Is Social Drinking Really Harmless?

Alcohol is the most socially acceptable substance use that takes place in society worldwide. Beers at a sporting event, wine pairings with dinner, and cocktails amongst friends are all activities that take place without a second thought. Advertisements on television, in magazines, on websites, and at live events consistently reinforce the idea that drinking is just something that we all do and that it should be embraced without question.

Most people don’t even think about stopping their alcohol consumption unless an obvious problem arises. After all, having a drink after work or to relieve stress isn’t frowned upon, and in America, many define their college experience as a young adult around the alcohol that is present in almost every social situation. But a new study at the University of Oxford study has shown that drinking any amount of alcohol can be dangerous since it causes damage to the brain.

What Science Says About The Impact of Alcohol on the Brain

This observational study conducted by researchers from the University of Oxford, illustrates the impact of alcohol consumption on the human brain utilizing brain scans of individuals viewed in relation to their alcohol use. One of the study’s more shocking conclusions was that any level of alcohol consumption had an effect on the brain’s gray matter. The gray matter makes up the regions in the human brain where information is processed. The study further concluded there was a proportional correlation between the amount of alcohol a person consumed and the loss of this critical gray matter in the brain.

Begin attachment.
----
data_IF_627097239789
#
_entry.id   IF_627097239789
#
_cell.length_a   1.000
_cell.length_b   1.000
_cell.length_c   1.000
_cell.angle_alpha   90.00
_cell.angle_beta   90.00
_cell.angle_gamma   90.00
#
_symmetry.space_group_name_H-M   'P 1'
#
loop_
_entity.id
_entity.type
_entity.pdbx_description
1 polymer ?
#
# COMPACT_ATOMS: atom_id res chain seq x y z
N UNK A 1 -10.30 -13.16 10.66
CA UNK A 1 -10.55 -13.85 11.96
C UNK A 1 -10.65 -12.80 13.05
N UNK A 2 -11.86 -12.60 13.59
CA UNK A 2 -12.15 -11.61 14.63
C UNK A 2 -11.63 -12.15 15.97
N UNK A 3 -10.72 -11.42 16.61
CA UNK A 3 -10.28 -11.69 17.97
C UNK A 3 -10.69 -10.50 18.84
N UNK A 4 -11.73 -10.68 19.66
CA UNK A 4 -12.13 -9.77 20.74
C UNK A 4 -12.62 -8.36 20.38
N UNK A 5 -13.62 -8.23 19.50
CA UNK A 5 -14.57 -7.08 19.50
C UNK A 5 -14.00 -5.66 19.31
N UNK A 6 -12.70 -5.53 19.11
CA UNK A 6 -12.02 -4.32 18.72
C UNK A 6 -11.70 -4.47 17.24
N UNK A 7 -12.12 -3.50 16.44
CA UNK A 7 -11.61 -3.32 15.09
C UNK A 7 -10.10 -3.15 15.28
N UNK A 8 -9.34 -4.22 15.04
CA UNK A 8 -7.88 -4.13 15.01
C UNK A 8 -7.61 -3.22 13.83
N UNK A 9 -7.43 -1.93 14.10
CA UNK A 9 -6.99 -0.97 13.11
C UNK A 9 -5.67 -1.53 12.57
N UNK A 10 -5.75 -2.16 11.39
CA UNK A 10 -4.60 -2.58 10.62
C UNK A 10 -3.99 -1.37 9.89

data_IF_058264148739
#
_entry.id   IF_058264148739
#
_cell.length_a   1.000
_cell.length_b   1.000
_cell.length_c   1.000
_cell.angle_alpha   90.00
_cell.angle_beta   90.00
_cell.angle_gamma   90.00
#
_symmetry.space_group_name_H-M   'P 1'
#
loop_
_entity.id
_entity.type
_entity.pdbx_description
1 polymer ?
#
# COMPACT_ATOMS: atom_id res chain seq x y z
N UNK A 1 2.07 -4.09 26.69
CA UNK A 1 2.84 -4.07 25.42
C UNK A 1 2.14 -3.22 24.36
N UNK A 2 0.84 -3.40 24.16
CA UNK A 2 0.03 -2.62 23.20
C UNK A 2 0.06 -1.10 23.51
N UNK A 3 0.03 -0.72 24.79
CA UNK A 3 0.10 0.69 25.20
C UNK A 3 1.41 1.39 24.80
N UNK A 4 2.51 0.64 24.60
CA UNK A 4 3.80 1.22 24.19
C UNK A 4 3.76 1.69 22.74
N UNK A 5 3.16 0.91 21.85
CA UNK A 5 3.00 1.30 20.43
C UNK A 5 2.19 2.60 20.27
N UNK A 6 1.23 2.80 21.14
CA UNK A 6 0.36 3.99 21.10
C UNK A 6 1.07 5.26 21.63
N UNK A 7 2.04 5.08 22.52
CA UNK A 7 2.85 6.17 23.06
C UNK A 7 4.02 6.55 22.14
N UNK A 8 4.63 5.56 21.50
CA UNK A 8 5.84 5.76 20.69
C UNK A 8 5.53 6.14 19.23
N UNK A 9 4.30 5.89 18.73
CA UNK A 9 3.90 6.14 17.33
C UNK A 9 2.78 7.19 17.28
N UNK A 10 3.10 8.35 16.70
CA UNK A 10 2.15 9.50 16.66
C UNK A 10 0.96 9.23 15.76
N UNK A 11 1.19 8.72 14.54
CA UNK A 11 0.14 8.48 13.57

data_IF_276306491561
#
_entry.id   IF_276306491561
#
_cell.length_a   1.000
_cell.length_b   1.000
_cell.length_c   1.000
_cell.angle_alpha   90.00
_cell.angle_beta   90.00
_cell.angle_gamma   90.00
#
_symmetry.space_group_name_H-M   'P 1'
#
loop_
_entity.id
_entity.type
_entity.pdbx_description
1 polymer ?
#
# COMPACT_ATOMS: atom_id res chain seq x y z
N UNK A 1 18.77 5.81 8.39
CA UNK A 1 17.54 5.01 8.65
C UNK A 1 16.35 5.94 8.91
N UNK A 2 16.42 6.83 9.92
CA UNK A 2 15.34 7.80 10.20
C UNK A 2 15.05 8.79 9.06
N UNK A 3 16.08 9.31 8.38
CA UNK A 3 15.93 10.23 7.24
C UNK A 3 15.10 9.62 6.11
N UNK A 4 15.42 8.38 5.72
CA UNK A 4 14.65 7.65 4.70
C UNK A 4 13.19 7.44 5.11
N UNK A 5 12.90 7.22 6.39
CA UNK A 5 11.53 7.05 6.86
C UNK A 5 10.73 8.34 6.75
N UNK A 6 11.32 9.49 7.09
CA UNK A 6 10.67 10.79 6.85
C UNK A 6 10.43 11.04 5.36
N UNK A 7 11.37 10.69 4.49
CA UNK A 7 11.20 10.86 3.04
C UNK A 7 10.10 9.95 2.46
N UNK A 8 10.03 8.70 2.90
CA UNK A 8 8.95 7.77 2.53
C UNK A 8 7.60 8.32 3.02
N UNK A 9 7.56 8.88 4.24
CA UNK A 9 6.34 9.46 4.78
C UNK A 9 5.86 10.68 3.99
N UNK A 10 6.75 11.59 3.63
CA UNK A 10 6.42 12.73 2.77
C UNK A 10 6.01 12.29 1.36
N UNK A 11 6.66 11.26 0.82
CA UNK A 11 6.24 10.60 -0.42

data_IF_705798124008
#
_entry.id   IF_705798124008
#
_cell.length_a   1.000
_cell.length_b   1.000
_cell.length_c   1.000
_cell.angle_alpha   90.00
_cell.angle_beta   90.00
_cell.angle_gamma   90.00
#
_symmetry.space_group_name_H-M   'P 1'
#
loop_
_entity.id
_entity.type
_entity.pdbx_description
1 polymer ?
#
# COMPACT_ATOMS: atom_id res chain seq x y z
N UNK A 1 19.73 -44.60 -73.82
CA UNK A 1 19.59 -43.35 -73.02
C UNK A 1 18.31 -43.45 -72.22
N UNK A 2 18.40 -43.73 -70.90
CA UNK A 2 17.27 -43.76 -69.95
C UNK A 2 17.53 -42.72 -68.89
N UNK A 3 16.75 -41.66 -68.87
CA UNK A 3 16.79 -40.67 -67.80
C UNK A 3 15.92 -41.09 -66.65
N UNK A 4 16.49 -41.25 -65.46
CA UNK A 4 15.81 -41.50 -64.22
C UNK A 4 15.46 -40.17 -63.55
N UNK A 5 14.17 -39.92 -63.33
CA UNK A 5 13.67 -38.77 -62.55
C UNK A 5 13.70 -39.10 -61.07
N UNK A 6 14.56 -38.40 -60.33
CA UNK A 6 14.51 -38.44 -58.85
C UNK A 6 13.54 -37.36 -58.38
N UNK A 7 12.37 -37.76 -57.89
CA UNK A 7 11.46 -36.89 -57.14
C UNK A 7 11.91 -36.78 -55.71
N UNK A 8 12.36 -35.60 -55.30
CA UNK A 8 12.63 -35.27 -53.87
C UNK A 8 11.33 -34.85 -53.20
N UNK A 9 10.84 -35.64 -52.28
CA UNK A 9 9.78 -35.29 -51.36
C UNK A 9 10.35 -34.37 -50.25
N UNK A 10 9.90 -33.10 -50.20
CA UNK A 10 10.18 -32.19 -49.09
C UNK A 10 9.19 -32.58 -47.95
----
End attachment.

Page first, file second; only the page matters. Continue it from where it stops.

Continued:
Put simply, the more alcohol consumed, the less volume of gray matter was present in their brain. Having a lower volume of gray matter can directly impact processing and memory. As a person ages, their brain volume naturally reduces, so the presence of alcohol makes the situation worse. Additionally, of all the modifiable risk factors that could impact an individual’s gray matter in their brain, alcohol was the greatest contributor. Modifiable risk factors are factors that a person can do something about, meaning they have control over how much the risk factor could impact them, their brain, and their overall health.